Library Loot is an event hosted by Eva at A Striped Armchair and Marg at Reading Adventures.
I can't believe it but I got more books from the library even though I haven't read all the ones I got on July 15. I've finished one, and am almost finished another, but there are still two I haven't even opened yet. Those books came from the library I visit most often in the next town. The ones in this post are from another library a bit further away. It has an upper balcony full of old, old books which amazingly they let patrons borrow.
Though the author of Mother Carey's Chickens says, Riggs, (her second husband's name) it is actually the more familiar, Kate Douglas Wiggin (her first husband's name), the woman who wrote Rebecca of Sunnybrook Farm (1903). I read that book a few years ago, and wrote in my book journal:
This was wonderful and as fresh as if it were just written. It felt a bit like Anne Of Green Gables and Pollyanna. Rebecca's family is very poor, and she is given the chance for an education by going to live with two old maiden aunts. The young girl has a wonderful, cheerful outlook on life. I have a sense that all these books were written about a girl who could be an example to the reader. She isn't without troubles and problems, yet she remains steadfast and optimistic. Even as a grown woman, I found myself learning from her. Well written with memorable, real characters.
Mother Carey's Chickens is still available to buy, and is even on Kindle! But oh, this edition (which I think is a first) is just lovely. A lot of these old books in the balcony have little reviews pasted in the front which tell a bit about the book.
The second book from the balcony is a fourth printing in the year of publication -1948- of Graham Greene's The Heart of the Matter. I've been meaning to read his work for a long time. I've seen some movies based on Greene books, The Third Man,The End of the Affair and The Quiet American. It's time to go to the source.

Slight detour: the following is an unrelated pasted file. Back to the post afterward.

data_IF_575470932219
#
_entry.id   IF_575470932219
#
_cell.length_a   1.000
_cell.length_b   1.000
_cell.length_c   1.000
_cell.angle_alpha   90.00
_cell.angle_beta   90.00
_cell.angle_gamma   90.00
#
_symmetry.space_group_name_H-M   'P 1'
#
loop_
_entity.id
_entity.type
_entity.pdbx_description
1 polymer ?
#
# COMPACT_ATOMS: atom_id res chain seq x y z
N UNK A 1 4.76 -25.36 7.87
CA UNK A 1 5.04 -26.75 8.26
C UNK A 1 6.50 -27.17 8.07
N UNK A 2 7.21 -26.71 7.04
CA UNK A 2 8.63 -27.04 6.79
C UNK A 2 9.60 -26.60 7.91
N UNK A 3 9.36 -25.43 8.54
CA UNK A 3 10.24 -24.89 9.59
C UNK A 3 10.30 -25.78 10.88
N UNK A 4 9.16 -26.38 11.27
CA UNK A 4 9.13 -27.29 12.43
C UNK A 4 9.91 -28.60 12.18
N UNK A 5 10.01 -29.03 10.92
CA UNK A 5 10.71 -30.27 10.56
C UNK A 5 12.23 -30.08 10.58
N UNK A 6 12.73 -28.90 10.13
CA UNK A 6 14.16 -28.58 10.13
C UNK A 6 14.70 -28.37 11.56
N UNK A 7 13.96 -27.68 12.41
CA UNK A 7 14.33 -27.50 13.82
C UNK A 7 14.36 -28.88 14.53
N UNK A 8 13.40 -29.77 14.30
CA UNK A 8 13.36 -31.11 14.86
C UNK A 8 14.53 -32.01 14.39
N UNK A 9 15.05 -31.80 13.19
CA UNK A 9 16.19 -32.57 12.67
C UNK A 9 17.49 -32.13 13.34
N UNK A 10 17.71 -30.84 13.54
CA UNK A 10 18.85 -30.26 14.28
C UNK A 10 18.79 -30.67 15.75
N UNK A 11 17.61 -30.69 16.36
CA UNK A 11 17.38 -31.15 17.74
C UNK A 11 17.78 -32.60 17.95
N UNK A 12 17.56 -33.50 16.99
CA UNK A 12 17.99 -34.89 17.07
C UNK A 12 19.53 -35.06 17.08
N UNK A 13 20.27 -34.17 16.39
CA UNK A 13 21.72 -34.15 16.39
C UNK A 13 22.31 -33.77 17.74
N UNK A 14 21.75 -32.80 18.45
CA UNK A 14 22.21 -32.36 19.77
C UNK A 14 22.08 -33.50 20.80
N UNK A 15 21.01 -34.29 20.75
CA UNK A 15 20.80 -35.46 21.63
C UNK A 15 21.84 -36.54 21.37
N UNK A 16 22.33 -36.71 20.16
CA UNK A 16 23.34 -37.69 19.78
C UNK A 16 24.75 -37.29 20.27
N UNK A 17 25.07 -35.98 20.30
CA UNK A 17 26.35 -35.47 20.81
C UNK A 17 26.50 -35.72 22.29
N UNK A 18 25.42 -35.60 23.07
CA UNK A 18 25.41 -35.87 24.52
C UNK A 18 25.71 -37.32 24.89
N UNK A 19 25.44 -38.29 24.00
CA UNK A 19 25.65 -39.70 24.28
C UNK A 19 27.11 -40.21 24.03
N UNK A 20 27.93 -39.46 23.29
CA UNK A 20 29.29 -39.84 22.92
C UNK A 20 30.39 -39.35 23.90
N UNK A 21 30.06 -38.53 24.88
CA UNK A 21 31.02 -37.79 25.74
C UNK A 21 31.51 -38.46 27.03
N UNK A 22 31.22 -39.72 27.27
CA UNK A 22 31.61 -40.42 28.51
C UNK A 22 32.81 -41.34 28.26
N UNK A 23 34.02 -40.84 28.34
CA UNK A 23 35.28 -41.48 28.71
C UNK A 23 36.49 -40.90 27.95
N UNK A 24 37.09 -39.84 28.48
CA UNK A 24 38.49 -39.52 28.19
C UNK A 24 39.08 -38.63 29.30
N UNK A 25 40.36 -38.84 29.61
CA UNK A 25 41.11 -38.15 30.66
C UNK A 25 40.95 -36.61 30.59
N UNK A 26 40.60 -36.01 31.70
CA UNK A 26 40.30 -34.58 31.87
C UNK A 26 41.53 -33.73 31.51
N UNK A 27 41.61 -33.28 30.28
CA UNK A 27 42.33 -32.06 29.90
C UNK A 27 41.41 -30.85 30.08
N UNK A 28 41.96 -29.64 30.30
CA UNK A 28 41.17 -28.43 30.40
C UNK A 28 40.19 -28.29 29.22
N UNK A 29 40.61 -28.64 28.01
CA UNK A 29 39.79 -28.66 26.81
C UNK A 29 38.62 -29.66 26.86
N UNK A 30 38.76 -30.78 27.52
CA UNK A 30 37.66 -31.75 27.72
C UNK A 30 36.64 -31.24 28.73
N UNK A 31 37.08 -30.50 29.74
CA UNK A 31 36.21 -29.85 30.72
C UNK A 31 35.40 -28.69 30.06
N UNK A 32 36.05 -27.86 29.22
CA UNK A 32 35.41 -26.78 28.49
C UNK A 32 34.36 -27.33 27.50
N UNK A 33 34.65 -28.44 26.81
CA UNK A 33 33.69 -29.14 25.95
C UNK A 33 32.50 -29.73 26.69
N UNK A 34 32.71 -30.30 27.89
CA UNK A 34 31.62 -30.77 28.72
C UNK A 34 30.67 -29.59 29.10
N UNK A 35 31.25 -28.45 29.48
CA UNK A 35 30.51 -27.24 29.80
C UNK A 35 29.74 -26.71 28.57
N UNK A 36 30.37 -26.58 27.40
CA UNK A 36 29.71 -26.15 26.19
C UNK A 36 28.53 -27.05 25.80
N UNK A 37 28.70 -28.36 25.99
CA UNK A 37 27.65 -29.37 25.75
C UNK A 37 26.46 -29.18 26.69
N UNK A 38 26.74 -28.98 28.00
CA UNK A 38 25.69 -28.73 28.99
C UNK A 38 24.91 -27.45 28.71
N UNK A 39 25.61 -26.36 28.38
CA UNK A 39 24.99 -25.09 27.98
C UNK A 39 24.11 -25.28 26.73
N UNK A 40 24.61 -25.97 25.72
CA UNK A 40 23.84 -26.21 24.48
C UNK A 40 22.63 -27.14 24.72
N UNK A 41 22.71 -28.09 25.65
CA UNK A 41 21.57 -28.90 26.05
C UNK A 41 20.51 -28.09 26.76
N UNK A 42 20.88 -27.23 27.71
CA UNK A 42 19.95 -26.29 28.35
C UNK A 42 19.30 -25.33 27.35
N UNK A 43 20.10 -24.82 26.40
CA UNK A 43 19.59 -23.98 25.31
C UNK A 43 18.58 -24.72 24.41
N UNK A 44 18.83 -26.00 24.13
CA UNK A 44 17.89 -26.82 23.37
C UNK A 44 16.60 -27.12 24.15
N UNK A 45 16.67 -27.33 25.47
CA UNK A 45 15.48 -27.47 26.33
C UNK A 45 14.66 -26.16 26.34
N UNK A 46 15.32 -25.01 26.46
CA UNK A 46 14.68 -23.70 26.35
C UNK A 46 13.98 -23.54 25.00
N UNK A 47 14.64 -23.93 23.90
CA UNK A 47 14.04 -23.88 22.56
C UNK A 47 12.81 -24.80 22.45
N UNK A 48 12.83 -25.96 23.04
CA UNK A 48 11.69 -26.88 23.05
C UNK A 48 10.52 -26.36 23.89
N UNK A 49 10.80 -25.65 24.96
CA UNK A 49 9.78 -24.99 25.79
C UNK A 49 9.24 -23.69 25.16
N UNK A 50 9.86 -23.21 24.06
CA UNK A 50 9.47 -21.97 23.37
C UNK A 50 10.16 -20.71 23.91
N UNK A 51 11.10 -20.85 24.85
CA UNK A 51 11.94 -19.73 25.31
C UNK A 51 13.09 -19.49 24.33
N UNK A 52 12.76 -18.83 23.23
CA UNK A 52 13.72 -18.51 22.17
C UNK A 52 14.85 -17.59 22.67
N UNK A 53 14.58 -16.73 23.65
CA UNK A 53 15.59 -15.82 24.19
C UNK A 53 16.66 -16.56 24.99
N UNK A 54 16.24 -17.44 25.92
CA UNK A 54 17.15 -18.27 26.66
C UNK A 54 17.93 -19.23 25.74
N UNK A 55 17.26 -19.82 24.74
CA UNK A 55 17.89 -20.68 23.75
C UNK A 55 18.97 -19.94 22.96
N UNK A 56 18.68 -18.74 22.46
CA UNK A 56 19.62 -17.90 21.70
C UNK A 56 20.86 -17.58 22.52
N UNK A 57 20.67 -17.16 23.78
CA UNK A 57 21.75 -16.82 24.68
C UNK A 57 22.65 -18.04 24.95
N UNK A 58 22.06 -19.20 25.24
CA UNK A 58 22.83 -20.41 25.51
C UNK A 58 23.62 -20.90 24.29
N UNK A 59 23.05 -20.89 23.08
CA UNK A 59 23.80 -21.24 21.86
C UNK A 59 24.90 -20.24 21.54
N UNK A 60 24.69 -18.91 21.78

And here is the whole stack. The woman in the picture is my Grammie as a young woman. She gave it to me when I turned sixteen, the age I believe she is in the photograph.
The Robert B. Parker is because we've just watched all the available Jesse Stone televised versions from Netflix which were excellent. The Penderwicks books have been recommended by several fellow bloggers, as has The Invention of Hugo Cabret. Will I read all these books? Time will tell. But I sure enjoy seeing them piled up on my 'library table.'
Addendum: Tom read the Parker book. I began The Penderwicks and didn't care for it. I started the Graham Greene but wasn't in the mood. It seemed sort of gloomy. I was sure I would read Mother Carey's Chickens but after I started it, I got into some other books and put it aside. Maybe I'll pick it up another time. The only one I read is the Selznick book, and how I loved it.